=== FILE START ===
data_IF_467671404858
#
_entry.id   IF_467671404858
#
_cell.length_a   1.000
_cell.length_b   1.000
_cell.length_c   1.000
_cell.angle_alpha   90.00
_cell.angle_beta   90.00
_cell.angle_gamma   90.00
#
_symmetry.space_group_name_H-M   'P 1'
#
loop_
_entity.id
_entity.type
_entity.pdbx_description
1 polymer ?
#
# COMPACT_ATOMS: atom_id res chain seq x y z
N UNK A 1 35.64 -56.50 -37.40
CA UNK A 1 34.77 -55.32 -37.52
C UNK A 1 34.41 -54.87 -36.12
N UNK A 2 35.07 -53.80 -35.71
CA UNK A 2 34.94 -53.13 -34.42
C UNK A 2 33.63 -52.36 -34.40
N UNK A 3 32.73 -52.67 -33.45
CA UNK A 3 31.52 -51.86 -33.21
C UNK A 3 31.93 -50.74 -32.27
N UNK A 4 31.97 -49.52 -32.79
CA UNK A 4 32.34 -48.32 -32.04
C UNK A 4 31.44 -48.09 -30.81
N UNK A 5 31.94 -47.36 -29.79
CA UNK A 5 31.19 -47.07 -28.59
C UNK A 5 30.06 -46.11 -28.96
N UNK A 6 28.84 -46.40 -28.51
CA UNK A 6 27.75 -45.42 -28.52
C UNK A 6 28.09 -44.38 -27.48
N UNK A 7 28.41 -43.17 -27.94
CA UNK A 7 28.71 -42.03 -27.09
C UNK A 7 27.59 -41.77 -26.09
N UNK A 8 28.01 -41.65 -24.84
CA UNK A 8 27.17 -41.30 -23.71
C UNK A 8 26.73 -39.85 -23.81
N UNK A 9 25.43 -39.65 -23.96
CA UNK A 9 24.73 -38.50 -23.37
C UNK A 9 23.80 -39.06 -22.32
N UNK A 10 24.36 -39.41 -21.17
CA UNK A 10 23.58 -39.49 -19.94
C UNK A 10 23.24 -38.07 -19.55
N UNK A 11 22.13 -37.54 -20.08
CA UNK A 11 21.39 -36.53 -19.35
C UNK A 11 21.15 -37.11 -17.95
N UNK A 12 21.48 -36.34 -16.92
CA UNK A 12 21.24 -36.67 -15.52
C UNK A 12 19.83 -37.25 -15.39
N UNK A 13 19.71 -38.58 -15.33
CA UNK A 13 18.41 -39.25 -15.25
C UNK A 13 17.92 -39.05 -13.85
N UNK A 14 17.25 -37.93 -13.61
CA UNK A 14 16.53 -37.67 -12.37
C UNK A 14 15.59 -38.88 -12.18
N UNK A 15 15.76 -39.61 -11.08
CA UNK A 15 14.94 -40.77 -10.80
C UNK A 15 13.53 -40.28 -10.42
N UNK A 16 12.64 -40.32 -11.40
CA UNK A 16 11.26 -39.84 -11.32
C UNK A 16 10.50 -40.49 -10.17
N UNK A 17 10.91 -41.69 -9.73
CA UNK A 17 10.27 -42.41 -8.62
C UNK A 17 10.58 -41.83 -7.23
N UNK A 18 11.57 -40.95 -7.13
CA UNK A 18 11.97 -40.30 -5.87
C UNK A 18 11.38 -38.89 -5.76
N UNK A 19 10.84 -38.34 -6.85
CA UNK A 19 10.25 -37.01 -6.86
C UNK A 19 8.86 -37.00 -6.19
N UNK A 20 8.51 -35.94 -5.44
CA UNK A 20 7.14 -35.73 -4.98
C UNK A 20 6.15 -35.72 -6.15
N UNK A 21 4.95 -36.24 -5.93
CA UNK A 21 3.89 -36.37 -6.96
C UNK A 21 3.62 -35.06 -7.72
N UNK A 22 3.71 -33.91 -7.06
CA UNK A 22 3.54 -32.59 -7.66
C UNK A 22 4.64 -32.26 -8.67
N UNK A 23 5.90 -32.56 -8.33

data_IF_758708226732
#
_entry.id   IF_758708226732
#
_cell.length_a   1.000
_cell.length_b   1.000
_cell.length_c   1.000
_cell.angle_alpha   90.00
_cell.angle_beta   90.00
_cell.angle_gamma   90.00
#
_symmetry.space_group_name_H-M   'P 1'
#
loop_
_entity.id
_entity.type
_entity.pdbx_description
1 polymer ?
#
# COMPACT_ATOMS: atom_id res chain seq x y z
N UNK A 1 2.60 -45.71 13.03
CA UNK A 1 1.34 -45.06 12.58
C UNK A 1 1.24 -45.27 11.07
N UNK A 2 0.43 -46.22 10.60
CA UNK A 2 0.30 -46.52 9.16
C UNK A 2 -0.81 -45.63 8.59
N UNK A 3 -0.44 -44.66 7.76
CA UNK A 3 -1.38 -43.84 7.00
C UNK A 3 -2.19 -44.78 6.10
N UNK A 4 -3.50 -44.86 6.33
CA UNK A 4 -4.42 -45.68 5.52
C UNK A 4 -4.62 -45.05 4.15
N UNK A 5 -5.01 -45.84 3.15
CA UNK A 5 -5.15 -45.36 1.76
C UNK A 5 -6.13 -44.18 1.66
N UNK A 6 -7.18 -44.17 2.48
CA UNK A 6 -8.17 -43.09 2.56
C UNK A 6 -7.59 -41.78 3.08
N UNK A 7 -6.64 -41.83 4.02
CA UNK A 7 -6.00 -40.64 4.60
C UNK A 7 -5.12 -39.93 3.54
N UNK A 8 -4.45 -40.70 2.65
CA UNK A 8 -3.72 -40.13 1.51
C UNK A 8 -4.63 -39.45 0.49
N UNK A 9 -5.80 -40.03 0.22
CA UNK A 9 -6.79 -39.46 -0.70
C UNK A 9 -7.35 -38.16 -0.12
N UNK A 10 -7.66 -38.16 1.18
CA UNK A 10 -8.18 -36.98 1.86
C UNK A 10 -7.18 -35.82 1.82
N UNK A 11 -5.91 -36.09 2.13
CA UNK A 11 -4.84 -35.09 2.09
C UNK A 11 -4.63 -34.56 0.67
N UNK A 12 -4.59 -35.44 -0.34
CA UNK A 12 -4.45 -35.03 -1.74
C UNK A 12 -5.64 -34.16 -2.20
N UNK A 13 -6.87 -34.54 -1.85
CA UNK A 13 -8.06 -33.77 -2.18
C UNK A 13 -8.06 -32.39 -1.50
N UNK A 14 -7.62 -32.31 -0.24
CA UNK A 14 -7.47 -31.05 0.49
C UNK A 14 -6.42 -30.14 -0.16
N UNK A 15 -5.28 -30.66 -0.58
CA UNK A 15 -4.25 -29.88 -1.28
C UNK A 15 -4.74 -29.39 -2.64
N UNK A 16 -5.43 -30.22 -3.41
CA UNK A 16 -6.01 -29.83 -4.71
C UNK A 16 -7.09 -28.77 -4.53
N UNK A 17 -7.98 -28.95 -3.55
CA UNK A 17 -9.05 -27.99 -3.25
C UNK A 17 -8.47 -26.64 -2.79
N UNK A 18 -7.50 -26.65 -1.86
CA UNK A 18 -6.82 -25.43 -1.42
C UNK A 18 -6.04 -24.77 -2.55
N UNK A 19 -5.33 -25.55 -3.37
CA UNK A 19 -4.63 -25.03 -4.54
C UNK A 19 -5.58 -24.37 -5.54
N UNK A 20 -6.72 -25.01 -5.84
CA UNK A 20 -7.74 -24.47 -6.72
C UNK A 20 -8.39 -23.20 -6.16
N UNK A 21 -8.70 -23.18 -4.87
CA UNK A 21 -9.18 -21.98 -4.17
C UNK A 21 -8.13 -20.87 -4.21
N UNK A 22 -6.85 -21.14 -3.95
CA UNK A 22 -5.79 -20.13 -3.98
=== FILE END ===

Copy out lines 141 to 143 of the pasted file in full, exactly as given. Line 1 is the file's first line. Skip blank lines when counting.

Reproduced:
N UNK A 12 -4.59 -35.44 -0.34
CA UNK A 12 -4.45 -35.03 -1.74
C UNK A 12 -5.64 -34.16 -2.20